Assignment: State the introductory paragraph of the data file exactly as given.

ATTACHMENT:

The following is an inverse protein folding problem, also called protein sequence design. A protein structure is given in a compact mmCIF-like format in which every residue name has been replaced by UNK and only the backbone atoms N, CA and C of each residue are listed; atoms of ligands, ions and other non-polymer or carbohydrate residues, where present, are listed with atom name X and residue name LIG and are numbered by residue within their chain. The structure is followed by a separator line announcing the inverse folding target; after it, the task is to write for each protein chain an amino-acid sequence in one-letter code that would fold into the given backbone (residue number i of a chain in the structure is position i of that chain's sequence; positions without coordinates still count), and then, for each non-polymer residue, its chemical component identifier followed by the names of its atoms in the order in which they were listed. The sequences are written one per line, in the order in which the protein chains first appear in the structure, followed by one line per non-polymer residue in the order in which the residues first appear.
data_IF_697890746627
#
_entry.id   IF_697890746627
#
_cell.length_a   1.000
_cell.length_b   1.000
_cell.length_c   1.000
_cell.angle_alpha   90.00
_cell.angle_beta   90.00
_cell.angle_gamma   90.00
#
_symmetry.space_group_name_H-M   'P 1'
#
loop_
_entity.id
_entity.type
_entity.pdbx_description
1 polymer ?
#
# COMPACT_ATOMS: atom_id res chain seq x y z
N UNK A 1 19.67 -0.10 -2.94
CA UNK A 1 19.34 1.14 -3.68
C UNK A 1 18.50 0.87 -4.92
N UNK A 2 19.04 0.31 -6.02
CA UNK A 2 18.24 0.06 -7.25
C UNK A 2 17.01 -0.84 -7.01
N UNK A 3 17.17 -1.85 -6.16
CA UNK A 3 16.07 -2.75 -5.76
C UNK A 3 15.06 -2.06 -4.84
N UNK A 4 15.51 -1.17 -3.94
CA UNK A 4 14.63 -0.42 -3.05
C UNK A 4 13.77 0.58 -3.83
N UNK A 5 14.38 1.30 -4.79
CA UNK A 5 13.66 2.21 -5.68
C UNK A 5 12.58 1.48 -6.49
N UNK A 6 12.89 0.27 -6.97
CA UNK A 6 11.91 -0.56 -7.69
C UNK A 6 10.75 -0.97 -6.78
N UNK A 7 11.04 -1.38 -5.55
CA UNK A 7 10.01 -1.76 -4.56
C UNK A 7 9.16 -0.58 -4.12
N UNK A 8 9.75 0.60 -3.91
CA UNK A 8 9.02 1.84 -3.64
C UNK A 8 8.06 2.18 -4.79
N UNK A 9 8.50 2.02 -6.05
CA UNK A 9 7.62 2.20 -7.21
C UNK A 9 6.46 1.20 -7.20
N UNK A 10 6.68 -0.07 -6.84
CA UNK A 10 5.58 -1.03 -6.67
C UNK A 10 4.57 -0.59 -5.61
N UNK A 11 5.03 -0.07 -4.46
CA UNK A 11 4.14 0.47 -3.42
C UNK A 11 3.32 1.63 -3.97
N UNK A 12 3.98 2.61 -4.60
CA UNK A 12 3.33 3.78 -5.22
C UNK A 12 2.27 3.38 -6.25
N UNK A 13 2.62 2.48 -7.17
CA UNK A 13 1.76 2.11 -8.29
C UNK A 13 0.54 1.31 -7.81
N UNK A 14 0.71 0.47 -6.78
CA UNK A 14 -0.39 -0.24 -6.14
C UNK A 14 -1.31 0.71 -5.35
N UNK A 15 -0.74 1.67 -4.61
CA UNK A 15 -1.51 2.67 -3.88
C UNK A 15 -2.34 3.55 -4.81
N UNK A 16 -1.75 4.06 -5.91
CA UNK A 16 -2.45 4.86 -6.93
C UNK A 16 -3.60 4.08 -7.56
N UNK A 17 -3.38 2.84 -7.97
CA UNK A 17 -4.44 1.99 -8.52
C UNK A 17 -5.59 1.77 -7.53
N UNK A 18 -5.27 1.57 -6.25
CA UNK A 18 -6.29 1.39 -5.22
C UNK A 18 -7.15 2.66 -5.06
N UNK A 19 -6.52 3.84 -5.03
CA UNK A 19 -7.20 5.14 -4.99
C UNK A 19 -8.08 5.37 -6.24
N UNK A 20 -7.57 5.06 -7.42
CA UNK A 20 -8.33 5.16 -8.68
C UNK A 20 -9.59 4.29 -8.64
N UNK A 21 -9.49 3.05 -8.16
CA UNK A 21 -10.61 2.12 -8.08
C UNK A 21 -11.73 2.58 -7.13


The following is an inverse protein folding problem, also called protein sequence design. A protein structure is given in a compact mmCIF-like format in which every residue name has been replaced by UNK and only the backbone atoms N, CA and C of each residue are listed; atoms of ligands, ions and other non-polymer or carbohydrate residues, where present, are listed with atom name X and residue name LIG and are numbered by residue within their chain. The structure is followed by a separator line announcing the inverse folding target; after it, the task is to write for each protein chain an amino-acid sequence in one-letter code that would fold into the given backbone (residue number i of a chain in the structure is position i of that chain's sequence; positions without coordinates still count), and then, for each non-polymer residue, its chemical component identifier followed by the names of its atoms in the order in which they were listed. The sequences are written one per line, in the order in which the protein chains first appear in the structure, followed by one line per non-polymer residue in the order in which the residues first appear.